Trace minerals – under 100mg per day.
- Iron – transport of oxygen in blood – eggs, poultry, cereals.
- Copper – produce red and white blood cells – nuts, offal.
- Zinc – wound healing – meat, wheatgerm, shellfish.
- Selenium – immune system – eggs, meat, fish, brazil nuts.
- Iodine – regulates bodily chemical reactions – sea fish, shellfish.
- Chromium – influences insulin – lentils, spices, potatoes.
- Fluoride – teeth enamel – water, tea leaves.
- Manganese – activates enzymes – tea, cereals, nuts.
- Others – required by the body in very low levels.
Three of the above minerals account for 98% of the body’s mineral content by weight and these are calcium, phosphorus and magnesium.
Calcium and phosphorus play many roles within the body at a cellular level. They are best known for being major components of bone matter. Magnesium is an essential element required to enable the production and activation of many enzymes. Consequently it is vital for the body’s metabolic process.
Magnesium and phosphorus are easily absorbed by the body. Happily they can be found in most animal and vegetable foods, as well as those foods high in calcium content. Problems associated with a lack of magnesium or phosphorus elements are low. This is primarily due to their abundance and also by being very easily absorbed by the body.
Low calcium intake however can be a problem with those trying to limit their dairy, milk and fat intake in their diets. The average adult needs about 1000mg of calcium per day and this figure will rise as you grow older or are pregnant.
Smoking inhibits the body’s ability to synthesize calcium so a smoker will need to increase their calcium intake levels regardless of age.
WHAT ARE THE PROBLEMS ASSOCIATED WITH A LOW CALCIUM INTAKE?
Low calcium levels can lead to a risk of osteoporosis, or thinning of the bones which can lead to fractures and weakened limbs. For those wishing to limit the amount of fat in their diets I would recommend non fat yoghurts, dairy and milk. All of which are still excellent sources of calcium without carrying the extra calories.
Another factor in low calcium diets are those diets with a very high protein content. The problem here is that these diets may increase the amount of calcium excreted in the urine. This would inevitably result in a decrease in the amount of calcium needed for bone building.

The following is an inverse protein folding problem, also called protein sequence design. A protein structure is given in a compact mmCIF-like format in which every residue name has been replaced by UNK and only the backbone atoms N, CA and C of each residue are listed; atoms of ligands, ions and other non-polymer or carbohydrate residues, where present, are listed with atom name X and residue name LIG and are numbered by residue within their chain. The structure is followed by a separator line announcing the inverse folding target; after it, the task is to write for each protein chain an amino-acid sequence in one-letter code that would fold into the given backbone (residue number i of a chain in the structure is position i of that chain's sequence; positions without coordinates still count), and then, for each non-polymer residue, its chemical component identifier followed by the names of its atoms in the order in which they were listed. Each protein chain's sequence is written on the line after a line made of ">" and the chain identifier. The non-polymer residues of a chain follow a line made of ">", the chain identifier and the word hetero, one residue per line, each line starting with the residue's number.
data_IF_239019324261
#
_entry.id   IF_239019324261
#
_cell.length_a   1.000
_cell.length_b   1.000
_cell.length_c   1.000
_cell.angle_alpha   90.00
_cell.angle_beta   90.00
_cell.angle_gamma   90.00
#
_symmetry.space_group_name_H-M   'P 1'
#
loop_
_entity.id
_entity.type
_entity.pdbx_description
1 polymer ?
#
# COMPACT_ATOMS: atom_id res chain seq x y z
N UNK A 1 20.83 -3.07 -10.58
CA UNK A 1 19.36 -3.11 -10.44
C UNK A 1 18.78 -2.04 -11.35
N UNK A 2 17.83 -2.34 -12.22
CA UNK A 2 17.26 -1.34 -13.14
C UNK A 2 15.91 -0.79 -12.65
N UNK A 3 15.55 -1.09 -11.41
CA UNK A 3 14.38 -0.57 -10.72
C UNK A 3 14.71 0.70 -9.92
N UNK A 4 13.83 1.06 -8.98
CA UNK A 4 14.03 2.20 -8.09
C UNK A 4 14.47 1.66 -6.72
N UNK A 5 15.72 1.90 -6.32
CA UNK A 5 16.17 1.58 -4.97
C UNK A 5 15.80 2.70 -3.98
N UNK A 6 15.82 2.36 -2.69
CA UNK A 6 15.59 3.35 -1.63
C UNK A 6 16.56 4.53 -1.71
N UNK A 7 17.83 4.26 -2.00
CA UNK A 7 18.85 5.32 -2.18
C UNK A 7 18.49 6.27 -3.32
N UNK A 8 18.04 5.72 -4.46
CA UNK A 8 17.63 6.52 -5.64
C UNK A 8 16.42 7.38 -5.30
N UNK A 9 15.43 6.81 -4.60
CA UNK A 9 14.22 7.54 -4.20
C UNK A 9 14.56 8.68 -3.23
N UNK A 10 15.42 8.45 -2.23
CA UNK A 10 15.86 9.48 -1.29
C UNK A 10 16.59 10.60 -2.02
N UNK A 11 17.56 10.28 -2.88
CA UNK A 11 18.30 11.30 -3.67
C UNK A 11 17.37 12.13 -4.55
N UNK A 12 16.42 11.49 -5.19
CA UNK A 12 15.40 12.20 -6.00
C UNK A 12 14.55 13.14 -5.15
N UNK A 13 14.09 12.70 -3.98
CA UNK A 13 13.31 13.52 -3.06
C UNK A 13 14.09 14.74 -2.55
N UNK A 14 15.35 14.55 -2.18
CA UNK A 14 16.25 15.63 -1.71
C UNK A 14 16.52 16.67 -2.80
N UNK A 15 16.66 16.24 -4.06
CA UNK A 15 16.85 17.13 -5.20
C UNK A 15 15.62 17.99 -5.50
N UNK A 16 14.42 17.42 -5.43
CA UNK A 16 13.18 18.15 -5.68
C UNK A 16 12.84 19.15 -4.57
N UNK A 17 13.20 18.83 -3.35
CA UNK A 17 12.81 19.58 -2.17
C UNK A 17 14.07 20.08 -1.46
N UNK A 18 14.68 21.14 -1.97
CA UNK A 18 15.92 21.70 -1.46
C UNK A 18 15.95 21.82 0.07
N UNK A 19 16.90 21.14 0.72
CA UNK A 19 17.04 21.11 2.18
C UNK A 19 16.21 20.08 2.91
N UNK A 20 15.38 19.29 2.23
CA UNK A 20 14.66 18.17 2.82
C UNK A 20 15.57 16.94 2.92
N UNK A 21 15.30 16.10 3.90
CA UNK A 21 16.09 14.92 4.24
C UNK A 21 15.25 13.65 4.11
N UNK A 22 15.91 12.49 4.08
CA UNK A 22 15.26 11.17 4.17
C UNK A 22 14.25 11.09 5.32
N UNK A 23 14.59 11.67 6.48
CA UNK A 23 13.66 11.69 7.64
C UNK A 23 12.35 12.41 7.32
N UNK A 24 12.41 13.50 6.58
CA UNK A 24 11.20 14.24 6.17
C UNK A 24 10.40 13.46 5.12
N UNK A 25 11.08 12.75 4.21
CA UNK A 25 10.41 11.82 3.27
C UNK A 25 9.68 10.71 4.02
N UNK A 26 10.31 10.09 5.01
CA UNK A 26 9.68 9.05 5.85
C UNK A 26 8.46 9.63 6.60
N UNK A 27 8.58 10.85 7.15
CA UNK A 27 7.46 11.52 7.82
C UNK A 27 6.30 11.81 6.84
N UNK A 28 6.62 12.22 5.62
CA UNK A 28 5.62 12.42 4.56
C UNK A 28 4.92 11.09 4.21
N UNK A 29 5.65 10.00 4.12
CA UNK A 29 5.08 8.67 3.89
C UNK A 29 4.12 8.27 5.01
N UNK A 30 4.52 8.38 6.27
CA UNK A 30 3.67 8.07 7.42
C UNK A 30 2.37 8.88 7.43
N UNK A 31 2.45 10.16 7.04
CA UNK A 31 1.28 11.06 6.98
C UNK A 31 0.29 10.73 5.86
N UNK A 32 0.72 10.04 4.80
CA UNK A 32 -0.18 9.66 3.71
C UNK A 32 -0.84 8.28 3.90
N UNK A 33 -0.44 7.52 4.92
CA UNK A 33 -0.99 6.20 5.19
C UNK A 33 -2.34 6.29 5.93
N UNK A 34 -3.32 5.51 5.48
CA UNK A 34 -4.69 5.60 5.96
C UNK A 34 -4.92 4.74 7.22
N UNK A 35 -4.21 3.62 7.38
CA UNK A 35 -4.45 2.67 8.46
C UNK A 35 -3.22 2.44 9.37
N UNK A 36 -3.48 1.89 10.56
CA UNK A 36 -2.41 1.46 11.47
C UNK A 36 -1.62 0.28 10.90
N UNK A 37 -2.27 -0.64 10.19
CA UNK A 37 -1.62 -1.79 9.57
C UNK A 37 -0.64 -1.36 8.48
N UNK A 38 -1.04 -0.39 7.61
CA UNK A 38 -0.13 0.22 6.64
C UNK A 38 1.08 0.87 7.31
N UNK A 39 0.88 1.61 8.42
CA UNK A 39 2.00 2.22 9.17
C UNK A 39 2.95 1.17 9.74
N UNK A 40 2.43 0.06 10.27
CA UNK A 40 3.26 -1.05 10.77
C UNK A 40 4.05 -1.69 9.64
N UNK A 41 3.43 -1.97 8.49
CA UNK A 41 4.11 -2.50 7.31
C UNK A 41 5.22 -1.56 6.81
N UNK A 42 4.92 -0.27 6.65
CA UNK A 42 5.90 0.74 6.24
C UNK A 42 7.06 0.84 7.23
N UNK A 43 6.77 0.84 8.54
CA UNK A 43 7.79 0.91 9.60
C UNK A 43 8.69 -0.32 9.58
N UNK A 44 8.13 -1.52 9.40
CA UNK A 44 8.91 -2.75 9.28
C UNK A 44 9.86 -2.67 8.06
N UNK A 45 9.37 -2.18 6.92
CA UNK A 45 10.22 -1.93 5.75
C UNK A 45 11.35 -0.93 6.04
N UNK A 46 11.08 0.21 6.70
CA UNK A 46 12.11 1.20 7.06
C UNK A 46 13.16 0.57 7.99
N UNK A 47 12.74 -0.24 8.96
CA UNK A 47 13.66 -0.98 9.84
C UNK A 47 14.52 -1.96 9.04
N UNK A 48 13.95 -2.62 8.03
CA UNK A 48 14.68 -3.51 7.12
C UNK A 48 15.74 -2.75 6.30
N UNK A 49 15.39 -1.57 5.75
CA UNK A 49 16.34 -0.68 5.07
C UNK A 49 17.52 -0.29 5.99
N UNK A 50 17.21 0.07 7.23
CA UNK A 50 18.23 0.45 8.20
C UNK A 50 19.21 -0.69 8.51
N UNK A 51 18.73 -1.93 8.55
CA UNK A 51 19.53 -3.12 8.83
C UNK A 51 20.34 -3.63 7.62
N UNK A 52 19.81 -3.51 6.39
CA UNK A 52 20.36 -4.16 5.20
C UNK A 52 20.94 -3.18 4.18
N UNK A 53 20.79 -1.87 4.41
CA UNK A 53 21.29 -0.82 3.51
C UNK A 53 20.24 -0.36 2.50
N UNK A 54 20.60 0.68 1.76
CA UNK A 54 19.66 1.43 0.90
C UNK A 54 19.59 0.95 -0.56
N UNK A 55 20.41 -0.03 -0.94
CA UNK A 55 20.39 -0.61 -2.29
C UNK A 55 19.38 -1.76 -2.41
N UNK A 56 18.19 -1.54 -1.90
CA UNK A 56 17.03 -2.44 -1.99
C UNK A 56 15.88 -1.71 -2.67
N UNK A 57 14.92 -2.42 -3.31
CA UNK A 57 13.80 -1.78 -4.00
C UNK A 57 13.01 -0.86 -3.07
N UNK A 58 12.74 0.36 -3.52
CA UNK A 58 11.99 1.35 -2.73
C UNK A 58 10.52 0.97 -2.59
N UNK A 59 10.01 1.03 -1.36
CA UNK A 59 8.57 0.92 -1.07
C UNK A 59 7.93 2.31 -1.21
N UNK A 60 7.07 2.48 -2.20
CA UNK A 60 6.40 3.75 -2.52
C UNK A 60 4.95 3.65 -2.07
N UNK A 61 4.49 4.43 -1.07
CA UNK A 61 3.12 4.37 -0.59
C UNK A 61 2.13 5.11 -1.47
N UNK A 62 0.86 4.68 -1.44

In addition to trying to get enough calcium, we should also be incorporating some form of exercise into our daily lives. We should do this in order to prevent muscle and bone loss through inactivity.
A couple of things to bear in mind is that having variety in your diet is really important. A person needs to consume all six types of the essential nutrients to ensure a healthy body and life. These nutrients support life, are essential to our core bodily functions and are central to preventing disease.
Typically a person eating a well balanced diet that includes, fruit, vegetables, proteins, fish, water and carbohydrates will get all the nutrients that they need. People with special dietary needs, or medical conditions, may need to take additional supplements to aid their dietary requirements.
I have briefly mentioned supplements in this post, however I would strongly advise talking to a healthcare professional prior to adding them to any diet.
The information found in this post is purely for your consideration and is by no means exhaustive on every subject. Any health plan or major change to your diet that you wish to undertake should be discussed with a healthcare professional or dietician first. You must also take any allergies or existing medical conditions into account.
There are some combinations of healthy food which inhibit our body’s ability to process the vitamins and minerals that we need. So once again I would stress that the six types of essential nutrients give us the variety which is the key to a healthy diet.
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Mark Aspland is a proud father of two boys, would be amateur actor and green living enthusiast. He has been sharing hints, tips and sustainable living content on his website Sustainability Dad since august 2019.
He now has an army of followers who are like hearted individuals passionate about the environment and how to affect positive change through peaceful action.